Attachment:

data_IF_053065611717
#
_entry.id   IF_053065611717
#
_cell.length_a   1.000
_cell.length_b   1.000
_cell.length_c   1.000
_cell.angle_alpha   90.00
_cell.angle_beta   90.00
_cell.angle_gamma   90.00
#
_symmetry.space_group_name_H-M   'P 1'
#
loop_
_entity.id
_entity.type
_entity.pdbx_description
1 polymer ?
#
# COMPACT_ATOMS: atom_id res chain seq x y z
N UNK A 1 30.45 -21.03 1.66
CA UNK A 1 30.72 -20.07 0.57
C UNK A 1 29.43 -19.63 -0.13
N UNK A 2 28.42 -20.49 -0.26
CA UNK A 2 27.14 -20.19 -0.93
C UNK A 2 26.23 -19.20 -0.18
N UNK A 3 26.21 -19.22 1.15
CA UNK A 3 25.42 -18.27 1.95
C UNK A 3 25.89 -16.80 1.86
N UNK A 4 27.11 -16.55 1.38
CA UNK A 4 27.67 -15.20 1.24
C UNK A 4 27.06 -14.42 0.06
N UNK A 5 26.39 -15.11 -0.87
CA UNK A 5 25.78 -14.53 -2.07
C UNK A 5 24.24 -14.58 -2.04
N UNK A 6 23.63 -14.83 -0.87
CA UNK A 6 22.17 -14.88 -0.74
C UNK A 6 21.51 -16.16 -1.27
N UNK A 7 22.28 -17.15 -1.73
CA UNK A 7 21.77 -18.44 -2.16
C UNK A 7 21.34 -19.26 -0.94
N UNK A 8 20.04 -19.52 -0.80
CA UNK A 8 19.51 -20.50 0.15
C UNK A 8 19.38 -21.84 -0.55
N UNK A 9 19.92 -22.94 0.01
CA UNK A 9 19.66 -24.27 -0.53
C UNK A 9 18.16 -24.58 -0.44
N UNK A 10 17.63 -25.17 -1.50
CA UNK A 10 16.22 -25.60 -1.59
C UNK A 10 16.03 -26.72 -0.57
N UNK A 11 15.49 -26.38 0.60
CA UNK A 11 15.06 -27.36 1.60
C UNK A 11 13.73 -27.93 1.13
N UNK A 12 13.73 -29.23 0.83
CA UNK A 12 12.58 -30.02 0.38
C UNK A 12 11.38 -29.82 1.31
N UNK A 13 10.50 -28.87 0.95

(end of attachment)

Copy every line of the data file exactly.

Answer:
data_IF_053065611717
#
_entry.id   IF_053065611717
#
_cell.length_a   1.000
_cell.length_b   1.000
_cell.length_c   1.000
_cell.angle_alpha   90.00
_cell.angle_beta   90.00
_cell.angle_gamma   90.00
#
_symmetry.space_group_name_H-M   'P 1'
#
loop_
_entity.id
_entity.type
_entity.pdbx_description
1 polymer ?
#
# COMPACT_ATOMS: atom_id res chain seq x y z
N UNK A 1 30.45 -21.03 1.66
CA UNK A 1 30.72 -20.07 0.57
C UNK A 1 29.43 -19.63 -0.13
N UNK A 2 28.42 -20.49 -0.26
CA UNK A 2 27.14 -20.19 -0.93
C UNK A 2 26.23 -19.20 -0.18
N UNK A 3 26.21 -19.22 1.15
CA UNK A 3 25.42 -18.27 1.95
C UNK A 3 25.89 -16.80 1.86
N UNK A 4 27.11 -16.55 1.38
CA UNK A 4 27.67 -15.20 1.24
C UNK A 4 27.06 -14.42 0.06
N UNK A 5 26.39 -15.11 -0.87
CA UNK A 5 25.78 -14.53 -2.07
C UNK A 5 24.24 -14.58 -2.04
N UNK A 6 23.63 -14.83 -0.87
CA UNK A 6 22.17 -14.88 -0.74
C UNK A 6 21.51 -16.16 -1.27
N UNK A 7 22.28 -17.15 -1.73
CA UNK A 7 21.77 -18.44 -2.16
C UNK A 7 21.34 -19.26 -0.94
N UNK A 8 20.04 -19.52 -0.80
CA UNK A 8 19.51 -20.50 0.15
C UNK A 8 19.38 -21.84 -0.55
N UNK A 9 19.92 -22.94 0.01
CA UNK A 9 19.66 -24.27 -0.53
C UNK A 9 18.16 -24.58 -0.44
N UNK A 10 17.63 -25.17 -1.50
CA UNK A 10 16.22 -25.60 -1.59
C UNK A 10 16.03 -26.72 -0.57
N UNK A 11 15.49 -26.38 0.60
CA UNK A 11 15.06 -27.36 1.60
C UNK A 11 13.73 -27.93 1.13
N UNK A 12 13.73 -29.23 0.83
CA UNK A 12 12.58 -30.02 0.38
C UNK A 12 11.38 -29.82 1.31
N UNK A 13 10.50 -28.87 0.95